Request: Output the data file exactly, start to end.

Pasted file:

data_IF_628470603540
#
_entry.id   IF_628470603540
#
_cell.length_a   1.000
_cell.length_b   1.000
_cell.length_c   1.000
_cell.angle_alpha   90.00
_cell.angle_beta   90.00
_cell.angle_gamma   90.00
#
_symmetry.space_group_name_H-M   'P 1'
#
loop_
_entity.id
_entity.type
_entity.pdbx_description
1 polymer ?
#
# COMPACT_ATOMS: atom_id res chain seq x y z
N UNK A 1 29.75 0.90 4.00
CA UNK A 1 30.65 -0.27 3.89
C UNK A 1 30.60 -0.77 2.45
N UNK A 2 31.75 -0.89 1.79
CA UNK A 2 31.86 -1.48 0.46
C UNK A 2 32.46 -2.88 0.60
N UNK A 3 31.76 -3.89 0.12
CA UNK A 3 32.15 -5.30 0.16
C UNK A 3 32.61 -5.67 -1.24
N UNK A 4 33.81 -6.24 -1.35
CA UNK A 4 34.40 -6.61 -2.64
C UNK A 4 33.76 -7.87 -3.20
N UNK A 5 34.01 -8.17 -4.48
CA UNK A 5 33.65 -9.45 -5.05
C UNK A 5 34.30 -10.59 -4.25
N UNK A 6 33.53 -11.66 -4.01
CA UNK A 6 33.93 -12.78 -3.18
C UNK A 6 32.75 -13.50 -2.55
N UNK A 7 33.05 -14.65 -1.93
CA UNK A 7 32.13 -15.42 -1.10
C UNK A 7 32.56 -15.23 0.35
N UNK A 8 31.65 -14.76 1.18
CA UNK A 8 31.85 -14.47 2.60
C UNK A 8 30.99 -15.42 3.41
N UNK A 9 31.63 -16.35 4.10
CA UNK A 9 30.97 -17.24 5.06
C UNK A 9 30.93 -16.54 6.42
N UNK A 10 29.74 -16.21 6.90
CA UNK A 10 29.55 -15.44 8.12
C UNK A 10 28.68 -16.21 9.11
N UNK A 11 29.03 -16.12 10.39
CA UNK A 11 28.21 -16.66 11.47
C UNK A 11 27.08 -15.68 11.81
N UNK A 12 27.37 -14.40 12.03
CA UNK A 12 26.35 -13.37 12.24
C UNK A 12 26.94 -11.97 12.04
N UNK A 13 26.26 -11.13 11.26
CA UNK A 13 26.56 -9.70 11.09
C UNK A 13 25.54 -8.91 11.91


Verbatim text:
data_IF_628470603540
#
_entry.id   IF_628470603540
#
_cell.length_a   1.000
_cell.length_b   1.000
_cell.length_c   1.000
_cell.angle_alpha   90.00
_cell.angle_beta   90.00
_cell.angle_gamma   90.00
#
_symmetry.space_group_name_H-M   'P 1'
#
loop_
_entity.id
_entity.type
_entity.pdbx_description
1 polymer ?
#
# COMPACT_ATOMS: atom_id res chain seq x y z
N UNK A 1 29.75 0.90 4.00
CA UNK A 1 30.65 -0.27 3.89
C UNK A 1 30.60 -0.77 2.45
N UNK A 2 31.75 -0.89 1.79
CA UNK A 2 31.86 -1.48 0.46
C UNK A 2 32.46 -2.88 0.60
N UNK A 3 31.76 -3.89 0.12
CA UNK A 3 32.15 -5.30 0.16
C UNK A 3 32.61 -5.67 -1.24
N UNK A 4 33.81 -6.24 -1.35
CA UNK A 4 34.40 -6.61 -2.64
C UNK A 4 33.76 -7.87 -3.20
N UNK A 5 34.01 -8.17 -4.48
CA UNK A 5 33.65 -9.45 -5.05
C UNK A 5 34.30 -10.59 -4.25
N UNK A 6 33.53 -11.66 -4.01
CA UNK A 6 33.93 -12.78 -3.18
C UNK A 6 32.75 -13.50 -2.55
N UNK A 7 33.05 -14.65 -1.93
CA UNK A 7 32.13 -15.42 -1.10
C UNK A 7 32.56 -15.23 0.35
N UNK A 8 31.65 -14.76 1.18
CA UNK A 8 31.85 -14.47 2.60
C UNK A 8 30.99 -15.42 3.41
N UNK A 9 31.63 -16.35 4.10
CA UNK A 9 30.97 -17.24 5.06
C UNK A 9 30.93 -16.54 6.42
N UNK A 10 29.74 -16.21 6.90
CA UNK A 10 29.55 -15.44 8.12
C UNK A 10 28.68 -16.21 9.11
N UNK A 11 29.03 -16.12 10.39
CA UNK A 11 28.21 -16.66 11.47
C UNK A 11 27.08 -15.68 11.81
N UNK A 12 27.37 -14.40 12.03
CA UNK A 12 26.35 -13.37 12.24
C UNK A 12 26.94 -11.97 12.04
N UNK A 13 26.26 -11.13 11.26
CA UNK A 13 26.56 -9.70 11.09
C UNK A 13 25.54 -8.91 11.91